Arsenic, cyanide, even nicotine: No toxic substance escaped the attention of Agatha Christie, the celebrated mystery writer of over five dozen novels. While her fictional victims were always subject to being stabbed, shot, or pushed off a cliff, the primary method of disposal was poison. Slipped into nightcaps, eye drops, even seeping from wallpaper, a variety of fatal chemicals provided her characters with mysterious ailments and puzzling clues that made for ideal murder material.
Christie’s assured handling of poisons came from first-hand experience with pharmaceuticals. She had volunteered to become an apothecary’s assistant at a hospital during both World Wars, acquiring a vast knowledge of drugs she then utilized in her detective fiction. With few exceptions, her descriptions of dosages, reactions, and mortality rates were rivaled only in specialist texts.
While this attention to detail was normally celebrated, there was one instance when a hysterical news media—and even Christie herself—became alarmed that she may have taken things too far.
The book in question was The Pale Horse, a novel about a group of contract killers using thallium, a heavy metal discovered in 1861 but largely obscure until Christie wrote about it. The real-life murderer was Graham Young, who was sentenced to life in prison for using thallium to poison an untold number of people, killing three. His experiments began in 1961, while he was just 14 years old. The Pale Horse, the first and only time Christie used thallium as a plot device, was published the same year.
At Young’s trial, pathologist Hugh Molesworth-Johnson said Christie’s descriptions of the drug were so accurate they rivaled the reference books of his profession, and the news media began to speculate about whether the boy had been influenced by the work. Had Christie’s fiction turned into Young’s horrific fact?
Graham Young was said to be a peculiar little boy. Living in the London suburb of Neasden with his father, stepmother, and sister, Young largely kept to himself. He spent long hours in the library poring over medical texts and writing poetry. When he was 11, his father gave him a chemistry set as a reward for his fine grades.
His closest friend at school was a child named Christopher Williams. One day, Young offered Williams some cake. Williams became sick to his stomach but gradually recovered. Young kept notes on his symptoms.
As psychologists (and police) would later find out, his “friend” Williams had been Young’s first human subject. Previously, he’d poisoned mice, insects, and plants with a variety of toxic substances easily acquired with his allowance and over the counter: antimony, belladonna, and thallium. The latter was a particularly malevolent chemical: odorless and tasteless, it’s treated by the body as potassium and creates significant damage in nerve cells. Numbness of the hands, slurred speech, and lethargy are common symptoms. In ingestion cases, small doses can build to lethal levels within two to three weeks. Victims who succumbed to it were often thought to have suffered from encephalitis or epilepsy.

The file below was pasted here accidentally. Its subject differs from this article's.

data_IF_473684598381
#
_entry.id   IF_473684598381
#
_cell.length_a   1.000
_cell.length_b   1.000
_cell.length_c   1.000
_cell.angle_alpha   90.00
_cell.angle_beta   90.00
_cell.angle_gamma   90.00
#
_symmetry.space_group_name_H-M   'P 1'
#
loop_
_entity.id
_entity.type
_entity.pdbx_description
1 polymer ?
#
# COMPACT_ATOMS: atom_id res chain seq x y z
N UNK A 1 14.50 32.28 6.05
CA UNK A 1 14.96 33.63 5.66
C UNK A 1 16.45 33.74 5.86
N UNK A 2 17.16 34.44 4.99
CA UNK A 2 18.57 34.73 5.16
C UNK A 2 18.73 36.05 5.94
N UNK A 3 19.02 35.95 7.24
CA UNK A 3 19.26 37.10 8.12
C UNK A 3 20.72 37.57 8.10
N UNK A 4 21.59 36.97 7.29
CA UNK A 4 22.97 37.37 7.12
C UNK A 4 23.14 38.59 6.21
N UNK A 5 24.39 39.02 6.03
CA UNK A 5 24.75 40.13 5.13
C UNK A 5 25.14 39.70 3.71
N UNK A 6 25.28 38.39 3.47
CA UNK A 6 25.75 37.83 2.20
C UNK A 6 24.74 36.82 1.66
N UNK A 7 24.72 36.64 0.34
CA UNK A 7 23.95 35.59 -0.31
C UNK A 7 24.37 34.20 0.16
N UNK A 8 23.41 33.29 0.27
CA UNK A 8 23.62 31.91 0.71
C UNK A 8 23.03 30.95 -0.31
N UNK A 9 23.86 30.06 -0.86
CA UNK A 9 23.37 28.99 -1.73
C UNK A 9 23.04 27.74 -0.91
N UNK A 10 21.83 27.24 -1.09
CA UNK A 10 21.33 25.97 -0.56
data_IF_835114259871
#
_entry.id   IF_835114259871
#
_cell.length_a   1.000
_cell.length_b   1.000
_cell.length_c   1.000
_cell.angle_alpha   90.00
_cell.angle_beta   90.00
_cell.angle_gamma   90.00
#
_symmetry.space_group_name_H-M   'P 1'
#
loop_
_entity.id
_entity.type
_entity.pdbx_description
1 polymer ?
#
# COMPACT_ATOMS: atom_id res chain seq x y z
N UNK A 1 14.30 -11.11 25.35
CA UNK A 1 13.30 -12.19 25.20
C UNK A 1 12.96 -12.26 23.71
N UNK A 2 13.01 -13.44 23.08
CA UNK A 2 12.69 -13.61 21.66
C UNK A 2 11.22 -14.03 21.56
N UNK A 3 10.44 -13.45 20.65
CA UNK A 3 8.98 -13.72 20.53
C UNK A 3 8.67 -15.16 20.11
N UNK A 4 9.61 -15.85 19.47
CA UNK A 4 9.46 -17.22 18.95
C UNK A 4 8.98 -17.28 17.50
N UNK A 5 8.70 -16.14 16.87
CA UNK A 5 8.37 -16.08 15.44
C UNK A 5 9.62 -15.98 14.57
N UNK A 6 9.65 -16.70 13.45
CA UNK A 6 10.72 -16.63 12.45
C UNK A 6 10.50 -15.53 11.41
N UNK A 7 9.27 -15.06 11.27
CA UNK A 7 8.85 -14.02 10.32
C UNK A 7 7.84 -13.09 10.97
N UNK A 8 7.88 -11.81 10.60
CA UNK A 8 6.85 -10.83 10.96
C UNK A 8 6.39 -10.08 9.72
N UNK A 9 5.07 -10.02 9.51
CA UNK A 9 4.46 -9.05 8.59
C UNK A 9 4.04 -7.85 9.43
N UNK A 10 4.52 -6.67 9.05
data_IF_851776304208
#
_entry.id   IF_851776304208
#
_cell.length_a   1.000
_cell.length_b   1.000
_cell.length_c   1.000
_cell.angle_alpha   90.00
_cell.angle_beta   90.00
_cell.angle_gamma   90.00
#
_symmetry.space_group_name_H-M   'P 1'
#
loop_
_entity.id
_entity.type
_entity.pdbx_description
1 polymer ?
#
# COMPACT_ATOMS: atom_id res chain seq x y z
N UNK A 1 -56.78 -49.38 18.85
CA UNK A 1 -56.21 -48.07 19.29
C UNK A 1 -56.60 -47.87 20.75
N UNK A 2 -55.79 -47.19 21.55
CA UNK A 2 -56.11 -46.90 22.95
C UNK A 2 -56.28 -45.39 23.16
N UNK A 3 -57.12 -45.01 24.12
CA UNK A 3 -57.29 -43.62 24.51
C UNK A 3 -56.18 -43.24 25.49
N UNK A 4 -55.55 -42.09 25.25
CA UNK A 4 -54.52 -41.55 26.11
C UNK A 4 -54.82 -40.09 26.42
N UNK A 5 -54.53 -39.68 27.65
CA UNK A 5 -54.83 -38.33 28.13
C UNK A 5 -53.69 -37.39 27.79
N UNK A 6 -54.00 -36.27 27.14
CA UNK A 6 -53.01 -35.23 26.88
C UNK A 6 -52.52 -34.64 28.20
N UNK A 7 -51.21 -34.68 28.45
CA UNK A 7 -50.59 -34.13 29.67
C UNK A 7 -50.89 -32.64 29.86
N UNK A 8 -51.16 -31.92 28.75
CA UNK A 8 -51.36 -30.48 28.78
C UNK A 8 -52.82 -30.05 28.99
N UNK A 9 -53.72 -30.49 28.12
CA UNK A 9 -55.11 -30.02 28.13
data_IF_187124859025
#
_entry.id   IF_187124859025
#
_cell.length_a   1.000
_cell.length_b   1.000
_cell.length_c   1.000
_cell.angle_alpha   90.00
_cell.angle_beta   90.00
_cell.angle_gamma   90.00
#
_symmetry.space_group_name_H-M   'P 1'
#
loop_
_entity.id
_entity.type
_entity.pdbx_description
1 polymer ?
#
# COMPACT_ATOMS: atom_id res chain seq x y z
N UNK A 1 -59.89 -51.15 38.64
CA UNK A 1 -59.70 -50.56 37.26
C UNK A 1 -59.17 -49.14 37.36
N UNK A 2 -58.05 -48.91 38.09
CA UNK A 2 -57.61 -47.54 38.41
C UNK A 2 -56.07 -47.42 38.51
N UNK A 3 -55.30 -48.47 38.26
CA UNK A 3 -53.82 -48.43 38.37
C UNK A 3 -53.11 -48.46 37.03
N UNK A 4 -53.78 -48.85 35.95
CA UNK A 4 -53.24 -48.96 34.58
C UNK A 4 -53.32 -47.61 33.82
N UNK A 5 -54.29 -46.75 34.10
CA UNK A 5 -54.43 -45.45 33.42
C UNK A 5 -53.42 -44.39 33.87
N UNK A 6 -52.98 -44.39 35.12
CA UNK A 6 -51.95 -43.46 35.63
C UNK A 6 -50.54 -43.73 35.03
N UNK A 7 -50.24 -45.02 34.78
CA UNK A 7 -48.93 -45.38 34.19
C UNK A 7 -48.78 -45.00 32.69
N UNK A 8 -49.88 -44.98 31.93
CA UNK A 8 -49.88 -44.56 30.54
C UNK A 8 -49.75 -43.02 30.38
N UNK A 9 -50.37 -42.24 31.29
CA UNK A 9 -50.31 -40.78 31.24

When Young decided his stepmother, Molly, should get a dose, she may have become the first person in Britain to be intentionally poisoned with thallium. Young also slipped antimony—an emetic that causes copious vomiting—and other poisons to his father and sister. All three fell extremely ill. The family physician was at a loss until Young—by this point, a somewhat arrogant poisoner—brought some to school to show off. When the doctor learned from a teacher that Young was in possession of it, he had the boy’s relatives tested.
All recovered save for his stepmother, who died. Young told psychiatrists the poisons had given him a sense of power.
“It grew on me like a drug habit,” he said, “except it was not me taking the drug.”
At the age of 14, Young was sentenced to Broadmoor, an asylum for the criminally insane, and was not expected to be released until near his 30th birthday. Doctors who evaluated the budding killer insisted he wouldn’t hesitate to poison again at the earliest possible opportunity.
Eight years later, a different team of psychiatrists pronounced Young cured, despite the fact he was fond of growing nightshade—another poison—on prison property and once poured toilet detergent into the coffee of the nursing staff. Having entered incarceration a boy, he was released in 1971 as a fully-grown man of 23. Probation officers helped him land an interview for a job as a warehouse worker 30 miles north of London at the John Hadland Photographic Instrumentation company.